What are the axes of a CNC machine?
When we refer to the axes of a CNC machine, we’re essentially delving into the spatial dimensions along which the machine can move and operate. Each axis represents a specific direction, and the combination of these axes dictates the machine’s ability to maneuver and shape raw materials.
CNC Milling machine’s axes
The milling machine is essentially a tool used in the manufacturing process where the part being worked on doesn’t spin rapidly; instead, it’s the tool that spins at high speeds to achieve cutting.
In CNC milling, the term “axes” refers to the direction the part can move during the machining process. As shown in the picture below, when you’re in front of a CNC milling machine, left and right are the X-axis, front and back are the Y-axis, and up and down are the Z-axis. Additionally, rotating around the X-axis is the fourth axis (or A-axis), and rotating around the Y-axis is the fifth axis (or C-axis).
The most common CNC milling machines can move in three directions: X-axis, Y-axis, and Z-axis, making them three-axis CNC milling machines. If there’s a fourth axis, it’s a four-axis CNC milling machine. Add a fourth and fifth axis, and you’ve got a five-axis machining center.
Axis Linkage, 3+1 axis CNC machining, 3+2 CNC machining, Five-Axis Simultaneous Machining
In CNC milling, when various axes of the machine can move simultaneously during processing, it is referred to as “linkage.” While all CNC milling machines can have simultaneous movement along the XYZ axes, not all 4- or 5-axis CNC machines can link the fourth or fifth axis simultaneously. A 4-axis machine that cannot link the fourth axis is termed the 3+1 axis or fake 4-axis, and a 5-axis machine unable to link the fourth and fifth axis is called a 3+2 axis or fake 5-axis.
During processing, a 3+1 CNC milling machine needs to rotate the fourth axis to a specific position and then fix it in place for part processing. Cutting cannot be done while the fourth axis is rotating. Some parts that can be processed on a true 4-axis machine cannot be processed on a fake 4-axis machine. For instance, the helix shown in the image below is one such example.
The situation is similar for a 5-axis CNC machine. A 3+2-axis CNC milling machine must process parts with the fourth and fifth axes fixed without rotation. It cannot handle complex surfaces like fan blades that require simultaneous movement of the fourth and fifth axes during processing.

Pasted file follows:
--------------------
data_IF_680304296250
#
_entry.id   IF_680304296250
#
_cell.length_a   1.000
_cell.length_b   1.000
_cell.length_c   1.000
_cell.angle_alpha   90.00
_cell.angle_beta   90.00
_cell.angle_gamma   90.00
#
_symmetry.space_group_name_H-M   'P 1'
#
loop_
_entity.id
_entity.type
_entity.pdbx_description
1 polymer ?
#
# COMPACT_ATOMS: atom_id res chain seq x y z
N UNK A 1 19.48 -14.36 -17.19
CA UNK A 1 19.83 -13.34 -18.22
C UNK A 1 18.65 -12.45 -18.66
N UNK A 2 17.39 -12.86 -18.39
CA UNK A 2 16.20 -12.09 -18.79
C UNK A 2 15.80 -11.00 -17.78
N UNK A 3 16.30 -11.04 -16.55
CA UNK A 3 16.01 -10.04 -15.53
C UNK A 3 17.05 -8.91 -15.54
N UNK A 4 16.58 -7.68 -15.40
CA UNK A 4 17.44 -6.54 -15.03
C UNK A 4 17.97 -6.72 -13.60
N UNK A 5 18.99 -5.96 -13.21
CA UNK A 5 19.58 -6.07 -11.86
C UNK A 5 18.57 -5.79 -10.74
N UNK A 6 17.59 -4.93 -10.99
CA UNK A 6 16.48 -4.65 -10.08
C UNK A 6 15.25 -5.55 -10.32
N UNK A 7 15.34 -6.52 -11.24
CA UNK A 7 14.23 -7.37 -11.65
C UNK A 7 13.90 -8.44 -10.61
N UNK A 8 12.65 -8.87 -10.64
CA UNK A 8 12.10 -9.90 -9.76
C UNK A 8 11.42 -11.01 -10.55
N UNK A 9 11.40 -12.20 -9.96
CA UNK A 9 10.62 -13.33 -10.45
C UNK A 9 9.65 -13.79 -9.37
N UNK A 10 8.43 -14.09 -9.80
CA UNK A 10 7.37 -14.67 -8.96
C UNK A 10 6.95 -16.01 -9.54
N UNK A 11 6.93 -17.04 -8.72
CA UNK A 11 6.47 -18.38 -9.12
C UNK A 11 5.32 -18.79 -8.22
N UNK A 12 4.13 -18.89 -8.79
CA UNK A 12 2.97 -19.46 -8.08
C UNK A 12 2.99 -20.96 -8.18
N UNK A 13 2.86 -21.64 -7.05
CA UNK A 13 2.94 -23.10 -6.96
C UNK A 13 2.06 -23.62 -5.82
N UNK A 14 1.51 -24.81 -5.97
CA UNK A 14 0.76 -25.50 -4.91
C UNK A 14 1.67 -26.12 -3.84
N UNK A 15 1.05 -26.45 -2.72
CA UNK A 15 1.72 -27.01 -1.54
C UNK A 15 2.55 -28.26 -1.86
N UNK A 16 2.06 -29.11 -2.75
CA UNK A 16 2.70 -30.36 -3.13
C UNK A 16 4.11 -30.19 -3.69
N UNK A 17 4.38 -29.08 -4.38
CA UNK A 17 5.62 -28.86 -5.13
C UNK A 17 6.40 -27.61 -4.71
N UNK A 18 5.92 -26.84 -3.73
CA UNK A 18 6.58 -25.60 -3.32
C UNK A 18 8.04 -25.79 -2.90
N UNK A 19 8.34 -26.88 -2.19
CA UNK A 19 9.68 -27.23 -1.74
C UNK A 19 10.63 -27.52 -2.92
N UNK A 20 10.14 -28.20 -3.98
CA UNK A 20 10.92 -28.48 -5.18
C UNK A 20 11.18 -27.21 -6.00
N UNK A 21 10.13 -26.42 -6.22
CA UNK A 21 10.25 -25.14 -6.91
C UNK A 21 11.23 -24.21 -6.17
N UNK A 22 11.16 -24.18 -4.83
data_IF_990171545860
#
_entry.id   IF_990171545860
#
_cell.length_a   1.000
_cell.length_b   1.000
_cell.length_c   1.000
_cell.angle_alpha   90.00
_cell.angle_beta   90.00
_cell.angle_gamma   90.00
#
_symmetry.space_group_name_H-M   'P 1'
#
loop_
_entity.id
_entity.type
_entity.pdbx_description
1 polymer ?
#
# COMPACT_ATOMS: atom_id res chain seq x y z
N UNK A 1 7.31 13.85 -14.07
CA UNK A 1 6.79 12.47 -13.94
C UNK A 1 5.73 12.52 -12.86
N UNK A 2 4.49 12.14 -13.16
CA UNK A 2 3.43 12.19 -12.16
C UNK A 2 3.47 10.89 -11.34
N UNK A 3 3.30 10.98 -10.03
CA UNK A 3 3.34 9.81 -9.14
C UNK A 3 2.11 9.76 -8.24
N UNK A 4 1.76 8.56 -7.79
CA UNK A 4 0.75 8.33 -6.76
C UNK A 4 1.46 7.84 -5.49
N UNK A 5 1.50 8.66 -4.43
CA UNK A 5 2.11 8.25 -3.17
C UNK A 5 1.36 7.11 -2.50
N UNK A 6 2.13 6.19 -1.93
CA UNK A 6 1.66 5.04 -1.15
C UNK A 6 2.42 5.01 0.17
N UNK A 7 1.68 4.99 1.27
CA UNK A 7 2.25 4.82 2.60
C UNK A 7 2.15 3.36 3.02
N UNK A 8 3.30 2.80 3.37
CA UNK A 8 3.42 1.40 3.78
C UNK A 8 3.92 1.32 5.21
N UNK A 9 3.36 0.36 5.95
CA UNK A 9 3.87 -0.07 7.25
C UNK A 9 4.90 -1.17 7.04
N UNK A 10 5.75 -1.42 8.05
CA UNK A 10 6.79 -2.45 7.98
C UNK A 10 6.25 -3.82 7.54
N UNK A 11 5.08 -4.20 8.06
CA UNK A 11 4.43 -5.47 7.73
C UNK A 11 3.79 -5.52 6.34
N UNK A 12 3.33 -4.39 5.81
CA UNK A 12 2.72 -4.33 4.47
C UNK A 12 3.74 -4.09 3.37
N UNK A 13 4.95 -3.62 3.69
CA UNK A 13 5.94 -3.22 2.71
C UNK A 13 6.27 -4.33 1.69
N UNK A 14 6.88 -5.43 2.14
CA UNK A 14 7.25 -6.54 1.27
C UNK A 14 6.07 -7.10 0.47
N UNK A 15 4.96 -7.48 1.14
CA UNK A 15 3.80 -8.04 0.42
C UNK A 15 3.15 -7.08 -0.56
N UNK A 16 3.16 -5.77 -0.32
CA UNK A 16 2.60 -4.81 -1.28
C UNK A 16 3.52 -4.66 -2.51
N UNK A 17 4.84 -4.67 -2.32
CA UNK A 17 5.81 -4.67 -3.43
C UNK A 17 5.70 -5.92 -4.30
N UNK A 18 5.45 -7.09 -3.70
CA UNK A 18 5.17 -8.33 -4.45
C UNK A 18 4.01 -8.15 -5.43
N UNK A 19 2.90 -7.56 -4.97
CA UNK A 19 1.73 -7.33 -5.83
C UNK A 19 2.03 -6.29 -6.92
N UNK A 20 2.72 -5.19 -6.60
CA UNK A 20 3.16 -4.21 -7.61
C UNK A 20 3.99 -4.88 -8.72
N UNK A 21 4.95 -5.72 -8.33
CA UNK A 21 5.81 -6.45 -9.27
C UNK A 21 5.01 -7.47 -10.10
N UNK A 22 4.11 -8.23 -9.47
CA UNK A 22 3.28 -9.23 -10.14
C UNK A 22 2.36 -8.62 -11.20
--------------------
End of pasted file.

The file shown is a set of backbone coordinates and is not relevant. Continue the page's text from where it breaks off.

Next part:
When is 4- or 5-axis milling preferred to 3-axis milling?
In general, the unit cost per machining time is lower for 3-axis CNC machining compared to 4-axis milling, and 4-axis milling is generally more cost-effective than 5-axis milling. Therefore, if the machining time is similar, prioritizing 3-axis CNC machining over 4-axis or 5-axis CNC machining is preferable. The use of 4-axis or 5-axis CNC machining is warranted in only three situations.
Specific Features Requirement:
Certain features of a part necessitate 4-axis or 5-axis CNC machining, especially when leveraging the simultaneous movement of these axes, such as in the case of helical surfaces and impeller contours as in the pictures before.
Reduced Setup Time:
Some parts can be CNC machined using 3-axis CNC machining through multiple setups, but 4 or 5-axis CNC machining can significantly reduce the number of setups and, consequently, setup time. Although the unit time cost of 4-axis and 5-axis CNC machining is higher, if the total machining time is substantially reduced, it becomes more cost-effective than 3-axis CNC machining.
Strict Geometric Tolerance Requirements:
For parts with stringent geometric tolerance requirements, like perpendicularity and concentricity, multiple setups on a 3-axis CNC machine may lead to tolerance deviations. In such cases, 4-axis or 5-axis CNC machining is necessary to ensure precise geometric tolerances by utilizing the rotation of the fourth and fifth axes instead of relying on multiple setups and fixture precision on a 3-axis CNC machine.